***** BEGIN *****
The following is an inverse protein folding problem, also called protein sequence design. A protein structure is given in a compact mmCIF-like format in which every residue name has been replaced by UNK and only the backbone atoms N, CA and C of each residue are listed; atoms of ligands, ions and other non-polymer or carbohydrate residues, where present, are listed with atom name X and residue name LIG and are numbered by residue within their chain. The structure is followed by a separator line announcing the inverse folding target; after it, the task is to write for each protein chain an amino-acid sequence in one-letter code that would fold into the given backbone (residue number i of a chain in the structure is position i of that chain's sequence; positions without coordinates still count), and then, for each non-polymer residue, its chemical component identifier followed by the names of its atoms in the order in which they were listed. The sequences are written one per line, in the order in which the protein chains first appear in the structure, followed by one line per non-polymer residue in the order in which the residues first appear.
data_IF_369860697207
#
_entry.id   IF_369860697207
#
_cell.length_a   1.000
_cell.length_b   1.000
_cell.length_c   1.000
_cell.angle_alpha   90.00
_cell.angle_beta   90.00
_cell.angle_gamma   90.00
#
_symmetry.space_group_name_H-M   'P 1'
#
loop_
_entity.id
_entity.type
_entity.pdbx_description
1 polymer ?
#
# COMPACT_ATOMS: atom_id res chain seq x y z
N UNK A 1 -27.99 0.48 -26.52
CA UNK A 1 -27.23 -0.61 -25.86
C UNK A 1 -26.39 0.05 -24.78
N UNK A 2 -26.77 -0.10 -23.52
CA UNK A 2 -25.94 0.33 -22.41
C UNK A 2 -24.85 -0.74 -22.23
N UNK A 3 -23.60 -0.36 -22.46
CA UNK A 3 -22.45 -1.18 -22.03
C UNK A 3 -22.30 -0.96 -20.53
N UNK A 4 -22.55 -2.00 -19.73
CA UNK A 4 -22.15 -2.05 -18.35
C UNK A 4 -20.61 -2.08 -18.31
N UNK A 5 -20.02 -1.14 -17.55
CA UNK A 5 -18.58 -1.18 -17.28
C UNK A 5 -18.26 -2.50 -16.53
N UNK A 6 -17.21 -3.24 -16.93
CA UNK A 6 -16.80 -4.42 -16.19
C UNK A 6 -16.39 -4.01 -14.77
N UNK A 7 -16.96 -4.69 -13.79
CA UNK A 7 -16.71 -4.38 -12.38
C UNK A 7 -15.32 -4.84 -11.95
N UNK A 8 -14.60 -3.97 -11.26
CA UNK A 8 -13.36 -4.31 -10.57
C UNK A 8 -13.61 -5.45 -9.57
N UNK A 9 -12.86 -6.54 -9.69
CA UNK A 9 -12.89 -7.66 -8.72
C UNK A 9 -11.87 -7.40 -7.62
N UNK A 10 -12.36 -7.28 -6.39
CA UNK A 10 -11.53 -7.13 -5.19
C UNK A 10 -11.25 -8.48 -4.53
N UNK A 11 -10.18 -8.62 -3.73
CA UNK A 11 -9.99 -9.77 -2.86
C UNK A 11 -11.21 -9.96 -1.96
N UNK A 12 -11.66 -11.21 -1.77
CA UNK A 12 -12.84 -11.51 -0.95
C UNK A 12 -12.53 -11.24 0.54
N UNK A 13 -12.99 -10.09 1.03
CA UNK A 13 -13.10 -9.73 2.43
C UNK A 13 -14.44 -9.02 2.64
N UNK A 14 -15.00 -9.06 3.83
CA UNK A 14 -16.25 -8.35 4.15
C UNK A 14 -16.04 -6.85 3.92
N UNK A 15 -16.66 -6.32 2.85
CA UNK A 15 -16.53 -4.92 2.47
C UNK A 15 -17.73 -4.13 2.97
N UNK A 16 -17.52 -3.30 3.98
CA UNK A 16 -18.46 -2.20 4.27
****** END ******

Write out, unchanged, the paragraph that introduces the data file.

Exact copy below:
The following is an inverse protein folding problem, also called protein sequence design. A protein structure is given in a compact mmCIF-like format in which every residue name has been replaced by UNK and only the backbone atoms N, CA and C of each residue are listed; atoms of ligands, ions and other non-polymer or carbohydrate residues, where present, are listed with atom name X and residue name LIG and are numbered by residue within their chain. The structure is followed by a separator line announcing the inverse folding target; after it, the task is to write for each protein chain an amino-acid sequence in one-letter code that would fold into the given backbone (residue number i of a chain in the structure is position i of that chain's sequence; positions without coordinates still count), and then, for each non-polymer residue, its chemical component identifier followed by the names of its atoms in the order in which they were listed. The sequences are written one per line, in the order in which the protein chains first appear in the structure, followed by one line per non-polymer residue in the order in which the residues first appear.